First, some topical creams, both over-the-counter and prescription, can lighten skin color and make it look more even. However, the active ingredient in these creams is hydroquinone, and doctors warn that creams with over 4 percent hydroquinone may increase your risk of cancer [source: Lloyd]. If you still decide to use one of these creams, apply it every day and you should see results in a few months.


Another, more extreme method of getting rid of freckles is cryosurgery, in which a doctor uses liquid nitrogen to freeze them off. Also available are laser treatments, photofacials, chemical peels and intense pulsed light (IPL) therapy, the latter of which uses light energy to target skin cells that have color in them.

It might be difficult to get rid of the freckles you already have, but it's not so hard to prevent more from appearing. One way you can do this is by protecting yourself from the sun. Avoid being outside during peak sunlight hours, between 10 a.m. and 4 p.m. If you do need to be outside, make sure that you wear sunscreen with a sun protection factor, or SPF, of at least 15 [source: American Academy of Dermatology]. Try to wear protective clothing that covers your arms and legs. Not only will taking these steps help prevent freckles, it'll help prevent skin cancer as well.

If you don't want to take a drastic step to remove your freckles, read on to find out how to hide them.


How to Hide Freckles

Most likely, a doctor will suggest trying to accept and embrace your freckles as part of who you are. If you have a big event coming up, though, and you're hoping to hide your freckles without necessarily having to get rid of them, there are a few ways to do so.

The first and most obvious way to hide freckles is with makeup -- any type of cosmetic like cover-up, foundation or concealer will work. Makeup can be inexpensive, and it won't harm your skin unless you're allergic to it. And since you can simply wipe off makeup, it's a temporary way to hide your freckles. Some makeup companies also make creams with mulberry and bearberry extracts, and doctors tend to recommend these over hydroquinone creams if you want to lighten your freckles [source: Lloyd].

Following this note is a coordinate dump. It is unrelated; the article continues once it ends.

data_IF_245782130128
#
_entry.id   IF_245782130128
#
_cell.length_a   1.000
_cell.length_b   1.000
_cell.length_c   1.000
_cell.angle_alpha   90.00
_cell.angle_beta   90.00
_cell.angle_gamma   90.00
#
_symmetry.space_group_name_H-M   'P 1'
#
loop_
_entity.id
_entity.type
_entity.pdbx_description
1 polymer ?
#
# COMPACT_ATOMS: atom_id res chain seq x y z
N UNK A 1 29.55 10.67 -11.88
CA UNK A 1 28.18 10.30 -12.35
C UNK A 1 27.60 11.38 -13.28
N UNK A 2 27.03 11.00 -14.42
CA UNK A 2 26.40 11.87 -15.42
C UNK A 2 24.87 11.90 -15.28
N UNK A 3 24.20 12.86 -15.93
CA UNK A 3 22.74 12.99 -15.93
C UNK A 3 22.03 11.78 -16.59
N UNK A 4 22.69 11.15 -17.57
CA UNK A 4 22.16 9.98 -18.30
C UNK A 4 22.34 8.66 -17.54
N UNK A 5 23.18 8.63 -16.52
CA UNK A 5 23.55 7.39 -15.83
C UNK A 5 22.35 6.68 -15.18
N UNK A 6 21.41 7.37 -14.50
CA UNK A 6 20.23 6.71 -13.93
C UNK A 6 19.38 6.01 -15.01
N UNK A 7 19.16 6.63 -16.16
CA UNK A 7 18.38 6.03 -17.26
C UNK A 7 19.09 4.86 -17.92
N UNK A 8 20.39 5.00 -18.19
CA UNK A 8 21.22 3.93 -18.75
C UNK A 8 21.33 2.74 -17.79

Some people try to hide their freckles using home remedies. A popular way, for instance, is to put lemon juice on your skin so that freckles will lighten in the sun. There is little scientific evidence to back up most of these remedies, and they may work for some people and not for others.

Freckles may fade with time, especially when you limit your exposure to the sun. Be sure you're always wearing sunscreen or sunblock when exposing your skin. Not only will it help keep your skin safe, but it may keep your freckles from darkening.

Freckles are a natural physical characteristic of many people, especially those with light skin or hair. And as far as skin conditions go, they're among the most harmless marks you could have. But if you're not a fan of them, now you know how to eliminate or hide your freckles. For more information about freckles and skin care, follow the links on the next page.


Lots More Information

Related HowStuffWorks Articles

  • Aetna InteliHealth. "Melanoma." July 15, 2008. (Aug. 17, 2009),IHW|~st, 24479|~r,WSIHW000|~b,*|
  • Alai, Nili N. "Freckles." (Aug. 17, 2009)
  • American Academy of Dermatology. "Sun Protection for Children." (Aug. 17, 2009)
  • DermNetNZ. "Brown Spots and Freckles." June 15, 2009. (Aug. 17, 2009)
  • DermNetNZ. "Intense Pulsed Light Therapy (IPL, flashlamp)." June 15, 2009. (Aug. 17, 2009)
  • Gibson, Lawrence E. "Freckles and Moles: What's the Difference?" MayoClinic. October 8, 2008. (Aug. 17, 2009)
  • KidsHealth. "What are Freckles? June 2009. (Aug. 17, 2009)
  • Lloyd, Bill, "Eyes on Vision: Hydroquinone: FDA Frowns on Skin Lightener." WebMD. August 30, 2006. (Aug. 17, 2009)
  • "Definition of Xeroderma Pigmentosum." Jan. 31, 2004. (Aug. 17, 2009)
  • WebMD. "Skin Conditions: Moles, Freckles and Skin Tags." March 1, 2007. (Aug. 17, 2009)